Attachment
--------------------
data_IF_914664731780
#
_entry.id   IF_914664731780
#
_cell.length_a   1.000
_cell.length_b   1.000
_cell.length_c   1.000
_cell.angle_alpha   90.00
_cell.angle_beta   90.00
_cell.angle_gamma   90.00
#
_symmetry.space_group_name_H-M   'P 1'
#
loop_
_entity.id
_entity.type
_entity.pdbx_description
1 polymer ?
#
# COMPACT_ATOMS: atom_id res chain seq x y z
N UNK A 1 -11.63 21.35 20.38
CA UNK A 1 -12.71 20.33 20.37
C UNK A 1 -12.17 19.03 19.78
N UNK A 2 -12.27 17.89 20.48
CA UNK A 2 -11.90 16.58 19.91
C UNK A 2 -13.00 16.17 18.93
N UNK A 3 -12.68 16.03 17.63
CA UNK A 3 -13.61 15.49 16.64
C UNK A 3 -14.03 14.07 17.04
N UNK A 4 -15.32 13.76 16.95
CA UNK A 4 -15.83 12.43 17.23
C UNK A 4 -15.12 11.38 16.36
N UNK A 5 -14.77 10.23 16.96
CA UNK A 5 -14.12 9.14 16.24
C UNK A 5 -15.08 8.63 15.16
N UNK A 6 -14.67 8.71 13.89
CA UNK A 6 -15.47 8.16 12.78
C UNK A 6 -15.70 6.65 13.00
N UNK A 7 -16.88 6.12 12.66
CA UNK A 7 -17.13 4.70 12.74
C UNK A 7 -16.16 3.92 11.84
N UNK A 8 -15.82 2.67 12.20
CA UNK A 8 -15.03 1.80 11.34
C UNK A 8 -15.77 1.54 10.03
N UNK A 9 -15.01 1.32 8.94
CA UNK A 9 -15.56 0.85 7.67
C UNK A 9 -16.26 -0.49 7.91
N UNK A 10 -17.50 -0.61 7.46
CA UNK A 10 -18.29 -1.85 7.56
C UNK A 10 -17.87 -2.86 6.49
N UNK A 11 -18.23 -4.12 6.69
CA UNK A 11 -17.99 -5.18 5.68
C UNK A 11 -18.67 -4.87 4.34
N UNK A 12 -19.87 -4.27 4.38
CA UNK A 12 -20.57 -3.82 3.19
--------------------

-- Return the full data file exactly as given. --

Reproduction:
data_IF_914664731780
#
_entry.id   IF_914664731780
#
_cell.length_a   1.000
_cell.length_b   1.000
_cell.length_c   1.000
_cell.angle_alpha   90.00
_cell.angle_beta   90.00
_cell.angle_gamma   90.00
#
_symmetry.space_group_name_H-M   'P 1'
#
loop_
_entity.id
_entity.type
_entity.pdbx_description
1 polymer ?
#
# COMPACT_ATOMS: atom_id res chain seq x y z
N UNK A 1 -11.63 21.35 20.38
CA UNK A 1 -12.71 20.33 20.37
C UNK A 1 -12.17 19.03 19.78
N UNK A 2 -12.27 17.89 20.48
CA UNK A 2 -11.90 16.58 19.91
C UNK A 2 -13.00 16.17 18.93
N UNK A 3 -12.68 16.03 17.63
CA UNK A 3 -13.61 15.49 16.64
C UNK A 3 -14.03 14.07 17.04
N UNK A 4 -15.32 13.76 16.95
CA UNK A 4 -15.83 12.43 17.23
C UNK A 4 -15.12 11.38 16.36
N UNK A 5 -14.77 10.23 16.96
CA UNK A 5 -14.12 9.14 16.24
C UNK A 5 -15.08 8.63 15.16
N UNK A 6 -14.67 8.71 13.89
CA UNK A 6 -15.47 8.16 12.78
C UNK A 6 -15.70 6.65 13.00
N UNK A 7 -16.88 6.12 12.66
CA UNK A 7 -17.13 4.70 12.74
C UNK A 7 -16.16 3.92 11.84
N UNK A 8 -15.82 2.67 12.20
CA UNK A 8 -15.03 1.80 11.34
C UNK A 8 -15.77 1.54 10.03
N UNK A 9 -15.01 1.32 8.94
CA UNK A 9 -15.56 0.85 7.67
C UNK A 9 -16.26 -0.49 7.91
N UNK A 10 -17.50 -0.61 7.46
CA UNK A 10 -18.29 -1.85 7.56
C UNK A 10 -17.87 -2.86 6.49
N UNK A 11 -18.23 -4.12 6.69
CA UNK A 11 -17.99 -5.18 5.68
C UNK A 11 -18.67 -4.87 4.34
N UNK A 12 -19.87 -4.27 4.38
CA UNK A 12 -20.57 -3.82 3.19